News and opportunities will also be posted on twitter @gunnar_ns.

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Research Output

Determination of In Vivo Interactomes of Dot/Icm Type IV Secretion System Effectors by Tandem Affinity Purification

So, E. C., Mousnier, A., Frankel, G. & Schroeder, G. N., 30 Jan 2019, Methods in Molecular Biology : Legionella . Springer, Vol. 1921. p. 289-303 15 p. (Methods in Molecular Biology ).

Research output: Chapter in Book/Report/Conference proceedingChapter (peer-reviewed)

  • More than 18,000 effectors in the Legionella genus genome provide multiple, independent combinations for replication in human cells

    Gomez-Valero, L., Rusniok, C., Carson, D., Mondino, S., Pérez-Cobas, A. E., Rolando, M., Pasricha, S., Reuter, S., Demirtas, J., Crumbach, J., Descorps-Declere, S., Hartland, E. L., Jarraud, S., Dougan, G., Schroeder, G. N., Frankel, G. & Buchrieser, C., 18 Jan 2019, In : Proceedings of the National Academy of Sciences of the United States of America.

    Research output: Contribution to journalArticle

    Open Access
  • 31 Citations (Scopus)
    114 Downloads (Pure)

    The Galleria mellonella Infection Model for Investigating the Molecular Mechanisms of Legionella Virulence

    Frankel, G. & Schroeder, G. N., 30 Jan 2019, Methods in Molecular Biology : Legionella . Springer, Vol. 1921. p. 333-346 14 p. (Methods in Molecular Biology ).

    Research output: Chapter in Book/Report/Conference proceedingChapter (peer-reviewed)

  • The Legionella effector LtpM is a new type of phosphoinositide-activated glucosyltransferase

    Levanova, N., Mattheis, C., Carson, D., To, K-N., Jank, T., Frankel, G., Aktories, K. & Schroeder, G. N., 22 Feb 2019, In : The Journal of biological chemistry.

    Research output: Contribution to journalArticle

    Open Access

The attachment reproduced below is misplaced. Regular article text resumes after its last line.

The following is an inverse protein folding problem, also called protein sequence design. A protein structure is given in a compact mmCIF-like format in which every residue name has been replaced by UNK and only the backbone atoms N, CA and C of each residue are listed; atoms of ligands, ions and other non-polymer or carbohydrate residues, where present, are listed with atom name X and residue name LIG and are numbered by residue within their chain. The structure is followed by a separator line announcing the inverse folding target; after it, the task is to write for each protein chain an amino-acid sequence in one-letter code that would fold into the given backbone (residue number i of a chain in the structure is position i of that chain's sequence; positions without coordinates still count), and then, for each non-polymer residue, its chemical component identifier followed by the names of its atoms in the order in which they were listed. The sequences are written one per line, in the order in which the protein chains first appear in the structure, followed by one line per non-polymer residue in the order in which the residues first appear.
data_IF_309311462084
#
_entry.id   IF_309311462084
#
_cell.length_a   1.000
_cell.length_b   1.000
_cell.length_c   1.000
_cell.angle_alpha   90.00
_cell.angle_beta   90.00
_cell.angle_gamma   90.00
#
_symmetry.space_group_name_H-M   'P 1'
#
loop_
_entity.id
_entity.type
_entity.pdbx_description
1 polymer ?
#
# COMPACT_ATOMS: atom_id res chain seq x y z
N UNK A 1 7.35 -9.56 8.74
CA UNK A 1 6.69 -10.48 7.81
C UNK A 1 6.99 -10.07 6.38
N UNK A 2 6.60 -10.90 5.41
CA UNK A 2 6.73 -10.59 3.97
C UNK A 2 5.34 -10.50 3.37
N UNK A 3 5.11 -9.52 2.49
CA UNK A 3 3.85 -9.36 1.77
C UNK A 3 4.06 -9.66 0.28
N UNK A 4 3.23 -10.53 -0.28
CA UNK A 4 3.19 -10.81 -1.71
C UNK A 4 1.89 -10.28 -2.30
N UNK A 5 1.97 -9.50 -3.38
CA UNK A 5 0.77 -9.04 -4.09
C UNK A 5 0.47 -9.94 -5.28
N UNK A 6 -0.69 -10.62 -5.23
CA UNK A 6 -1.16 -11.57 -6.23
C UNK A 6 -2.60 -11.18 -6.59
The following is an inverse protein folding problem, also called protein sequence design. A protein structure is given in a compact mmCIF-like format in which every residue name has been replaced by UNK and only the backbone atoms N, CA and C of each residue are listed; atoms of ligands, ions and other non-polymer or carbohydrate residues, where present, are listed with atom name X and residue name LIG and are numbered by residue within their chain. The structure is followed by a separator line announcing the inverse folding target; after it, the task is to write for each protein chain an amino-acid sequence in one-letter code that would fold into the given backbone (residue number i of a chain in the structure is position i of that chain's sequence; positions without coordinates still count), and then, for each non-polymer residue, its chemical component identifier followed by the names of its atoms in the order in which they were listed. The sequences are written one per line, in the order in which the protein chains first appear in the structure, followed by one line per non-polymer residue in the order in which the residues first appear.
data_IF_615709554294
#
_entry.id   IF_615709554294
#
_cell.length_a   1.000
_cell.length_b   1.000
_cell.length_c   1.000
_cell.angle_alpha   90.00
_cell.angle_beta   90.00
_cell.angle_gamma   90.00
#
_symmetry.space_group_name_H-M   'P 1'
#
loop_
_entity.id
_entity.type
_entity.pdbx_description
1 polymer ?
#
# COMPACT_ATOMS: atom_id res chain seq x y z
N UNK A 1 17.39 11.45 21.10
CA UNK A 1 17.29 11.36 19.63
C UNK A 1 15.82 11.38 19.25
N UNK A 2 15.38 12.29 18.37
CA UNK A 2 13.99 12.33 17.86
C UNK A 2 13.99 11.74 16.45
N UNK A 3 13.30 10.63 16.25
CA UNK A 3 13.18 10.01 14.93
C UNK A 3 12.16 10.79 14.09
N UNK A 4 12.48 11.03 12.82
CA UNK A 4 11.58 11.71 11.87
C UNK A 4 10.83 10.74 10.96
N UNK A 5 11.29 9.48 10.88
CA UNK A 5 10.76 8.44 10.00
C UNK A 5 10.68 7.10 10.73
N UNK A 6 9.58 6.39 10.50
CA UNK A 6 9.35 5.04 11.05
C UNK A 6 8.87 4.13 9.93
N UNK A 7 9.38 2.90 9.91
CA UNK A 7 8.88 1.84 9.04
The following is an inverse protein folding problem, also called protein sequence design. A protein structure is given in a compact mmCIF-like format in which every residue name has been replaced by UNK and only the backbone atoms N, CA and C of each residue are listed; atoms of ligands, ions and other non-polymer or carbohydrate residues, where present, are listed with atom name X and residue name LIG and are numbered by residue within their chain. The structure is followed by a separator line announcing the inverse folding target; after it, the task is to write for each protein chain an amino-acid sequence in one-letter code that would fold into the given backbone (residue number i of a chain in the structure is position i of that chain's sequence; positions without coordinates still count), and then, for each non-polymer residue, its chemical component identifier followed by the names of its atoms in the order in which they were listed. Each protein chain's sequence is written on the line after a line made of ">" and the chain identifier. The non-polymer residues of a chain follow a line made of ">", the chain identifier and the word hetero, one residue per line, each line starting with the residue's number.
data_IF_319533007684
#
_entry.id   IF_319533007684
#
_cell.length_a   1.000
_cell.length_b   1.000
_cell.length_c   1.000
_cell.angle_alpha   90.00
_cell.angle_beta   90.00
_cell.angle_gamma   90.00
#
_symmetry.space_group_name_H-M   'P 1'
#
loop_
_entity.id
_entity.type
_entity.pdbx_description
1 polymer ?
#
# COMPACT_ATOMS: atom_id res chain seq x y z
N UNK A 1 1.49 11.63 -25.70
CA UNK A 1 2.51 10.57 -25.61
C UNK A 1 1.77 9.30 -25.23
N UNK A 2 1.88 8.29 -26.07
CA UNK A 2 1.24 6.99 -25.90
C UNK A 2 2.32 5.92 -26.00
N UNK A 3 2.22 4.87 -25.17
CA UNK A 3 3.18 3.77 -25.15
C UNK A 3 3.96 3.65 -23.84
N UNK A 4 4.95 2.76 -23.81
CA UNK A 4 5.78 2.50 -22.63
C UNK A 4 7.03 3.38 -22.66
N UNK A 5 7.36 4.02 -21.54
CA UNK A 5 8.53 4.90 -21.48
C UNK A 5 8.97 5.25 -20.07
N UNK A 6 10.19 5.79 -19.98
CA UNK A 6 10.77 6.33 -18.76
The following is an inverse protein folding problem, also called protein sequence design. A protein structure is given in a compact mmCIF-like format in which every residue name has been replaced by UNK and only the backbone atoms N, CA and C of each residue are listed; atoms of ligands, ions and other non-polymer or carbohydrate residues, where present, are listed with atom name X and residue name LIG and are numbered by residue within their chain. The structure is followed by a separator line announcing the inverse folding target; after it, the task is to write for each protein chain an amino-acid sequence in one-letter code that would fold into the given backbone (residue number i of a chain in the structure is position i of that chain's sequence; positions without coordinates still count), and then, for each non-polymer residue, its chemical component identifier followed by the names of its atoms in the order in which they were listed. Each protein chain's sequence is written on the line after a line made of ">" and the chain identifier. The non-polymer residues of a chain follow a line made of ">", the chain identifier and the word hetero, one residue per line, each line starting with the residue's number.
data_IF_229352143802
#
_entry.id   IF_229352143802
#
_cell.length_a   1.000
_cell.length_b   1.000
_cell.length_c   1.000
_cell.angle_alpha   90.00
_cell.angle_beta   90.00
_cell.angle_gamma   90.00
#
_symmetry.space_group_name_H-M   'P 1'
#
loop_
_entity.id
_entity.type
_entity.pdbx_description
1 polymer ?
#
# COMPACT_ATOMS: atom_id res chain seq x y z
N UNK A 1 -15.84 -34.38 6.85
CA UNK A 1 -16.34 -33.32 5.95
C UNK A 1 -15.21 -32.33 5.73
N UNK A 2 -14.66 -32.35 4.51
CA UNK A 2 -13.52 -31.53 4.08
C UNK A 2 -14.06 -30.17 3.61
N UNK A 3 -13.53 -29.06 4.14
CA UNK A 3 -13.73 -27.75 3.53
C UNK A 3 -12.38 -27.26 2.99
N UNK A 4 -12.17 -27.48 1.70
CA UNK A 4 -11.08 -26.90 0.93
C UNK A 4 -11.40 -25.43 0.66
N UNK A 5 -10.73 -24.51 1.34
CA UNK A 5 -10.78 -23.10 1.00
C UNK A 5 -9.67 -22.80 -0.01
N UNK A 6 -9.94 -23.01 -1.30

• 3 Citations (Scopus)
    170 Downloads (Pure)
    Open Access
  • 12 Citations (Scopus)
    175 Downloads (Pure)


    Fellow of The Higher Education Academy UK

    Schroeder, Gunnar Neels (Recipient), 24 Jun 2019

    Prize: Other distinction


    Northern Ireland Science Festival

    Gunnar Neels Schroeder (Contributor)

    15 Feb 2020

    Activity: Participating in or organising an event typesParticipation in Festival/Exhibition

    Independent chair in PhD Viva

    Gunnar Neels Schroeder (Examiner)

    03 Feb 2020

    Activity: Examination typesOther examination

    The UK Cellular Microbiology Network

    Gunnar Neels Schroeder (Participant)

    10 Feb 2020

    Activity: Participating in or organising an event typesParticipation in conference

    Work shadowing placement for A-level pupils

    Gunnar Neels Schroeder (Host)

    29 Jan 202031 Jan 2020

    Activity: Other activity typesHosting a school group or open day

    Kenneth B. Fraser Memorial Symposium

    Gunnar Neels Schroeder (Participant)

    07 May 2019

    Activity: Participating in or organising an event typesParticipation in conference


    Investigation of the host-mediated proteolytic response to pulmonary Mycobacterium Avium Complex infection

    Author: McFetridge, S., Jul 2020

    Supervisor: O'Kane, C. (Supervisor), McMullan, R. (Supervisor) & Schroeder, G. (Supervisor)

    Student thesis: Doctoral ThesisDoctor of Philosophy